Though Strauss had the epic philosophical tone poem "Thus Spake Zarathustra" under his belt already, his Spanish tale introduced multiple complications, notably the new level of detail required in recounting handpicked scenarios from a sprawling novel that enters the domain of magical realism. One of Strauss’s solutions was to place the story – his selected segments of it, at least – in the service of what is effectively an extended character portrait. Strauss subtitled his work ‘Fantastical Variations on a Theme of a Knightly Character’. It is a tone poem, a theme with ten variations, and more: with an extensive solo role for cello and more minor supporting roles for solo violin, viola and bass clarinet, it is a solo concerto and a concerto grosso too.

"Don Quixote" was first performed on 8 March 1898 in Cologne, conducted by Franz Wüllner with Friedrich Grützmacher as the soloist. In some ways, it is the most ambitious of Strauss’s tone poems if not the loudest nor grandest. But with Strauss, ambition has a multi-directional trajectory. Two years later he delivered a depiction of another doomed soul, this time one with a far surer idea of himself. "Till Eulenspiegel" is fearless scamp hailing from deep within German folklore. With none of Quixote’s delusions of gallantry and little of Juan’s suave hedonism, Till goes about playing the fool while exposing vice and corruption in German society – perhaps the noblest of all three characters if judged on the moral impetus of his pursuits (his name literally translates as ‘wise mirror’).

Catherine Bullock, viola
Louisa Tuck, cello
Oslo Philharmonic Orchestra
Vasily Petrenko, conductor

Vasily Petrenko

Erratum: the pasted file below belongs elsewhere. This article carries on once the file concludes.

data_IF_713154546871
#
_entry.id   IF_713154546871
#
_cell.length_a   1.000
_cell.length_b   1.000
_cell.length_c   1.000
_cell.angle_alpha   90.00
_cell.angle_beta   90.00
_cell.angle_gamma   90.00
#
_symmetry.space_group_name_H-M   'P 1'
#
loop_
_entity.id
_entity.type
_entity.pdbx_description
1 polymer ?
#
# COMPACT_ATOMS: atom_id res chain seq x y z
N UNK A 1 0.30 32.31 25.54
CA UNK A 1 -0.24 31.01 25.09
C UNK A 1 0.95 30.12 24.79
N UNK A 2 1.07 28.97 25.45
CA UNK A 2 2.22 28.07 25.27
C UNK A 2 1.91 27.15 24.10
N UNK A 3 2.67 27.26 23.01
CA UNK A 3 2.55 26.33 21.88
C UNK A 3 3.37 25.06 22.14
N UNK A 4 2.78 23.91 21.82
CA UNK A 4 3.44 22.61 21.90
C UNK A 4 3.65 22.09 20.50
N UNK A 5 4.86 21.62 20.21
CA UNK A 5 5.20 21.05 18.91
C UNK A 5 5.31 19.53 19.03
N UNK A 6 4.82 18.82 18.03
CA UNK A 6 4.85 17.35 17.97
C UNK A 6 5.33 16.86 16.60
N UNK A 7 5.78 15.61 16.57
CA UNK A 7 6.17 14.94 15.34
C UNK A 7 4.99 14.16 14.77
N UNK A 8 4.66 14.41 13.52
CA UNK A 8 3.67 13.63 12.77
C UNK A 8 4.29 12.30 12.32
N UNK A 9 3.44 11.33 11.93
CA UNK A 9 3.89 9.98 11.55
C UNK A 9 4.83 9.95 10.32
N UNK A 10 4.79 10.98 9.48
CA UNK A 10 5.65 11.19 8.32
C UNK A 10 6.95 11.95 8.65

was appointed Principal Conductor of the Royal Liverpool Philharmonic Orchestra in 2006 and in 2009 became Chief Conductor. He is also Chief Conductor of the Oslo Philharmonic Orchestra, Principal Guest Conductor of the Mikhailovsky Theatre of his native St Petersburg, and Principal Conductor of the National Youth Orchestra of Great Britain. He was the Classical BRIT Awards Male Artist of the Year 2010 and 2012 and the Classic FM/Gramophone Young Artist of the Year 2007. He is only the second person to have been awarded Honorary Doctorates by both the University of Liverpool and Liverpool Hope University (in 2009), and an Honorary Fellowship of the Liverpool John Moores University (in 2012). These awards recognise the immense impact he has had on the Royal Liverpool Philharmonic and the city’s cultural scene. He now works regularly with many of the world’s finest orchestras, including the London Philharmonic, Philharmonia, Russian National, Netherlands Radio Philharmonic, Chicago Symphony, Philadelphia, Czech Philharmonic, Vienna Symphony, Sydney Symphony, Los Angeles Philharmonic and San Francisco Symphony Orchestras, the National Symphony Orchestra Washington, Orchestre de la Suisse Romande, the Orchestra dell’Accademia Nazionale di Santa Cecilia, Rome, and the Rundfunk Sinfonieorchester Berlin. His wide operatic repertoire includes Macbeth (Glyndebourne Festival Opera), Parsifal and Tosca (Royal Liverpool Philharmonic), Le Villi, I due Foscari and Boris Godunov (Netherlands Reisopera), Der fliegende Holländer, La Bohème and Carmen (Mikhailovsky Theatre), Pique Dame (Hamburg State Opera) and Eugene Onegin (Opéra de Paris, Bastille). Recordings with the Royal Liverpool Philharmonic Orchestra include Tchaikovsky’s Manfred Symphony [Naxos 8.570568] (2009 Classic FM/Gramophone Orchestral Recording of the Year), an ongoing Shostakovich cycle, and Rachmaninov’s Symphonic Dances, Second and Third Symphonies and complete Piano Concertos.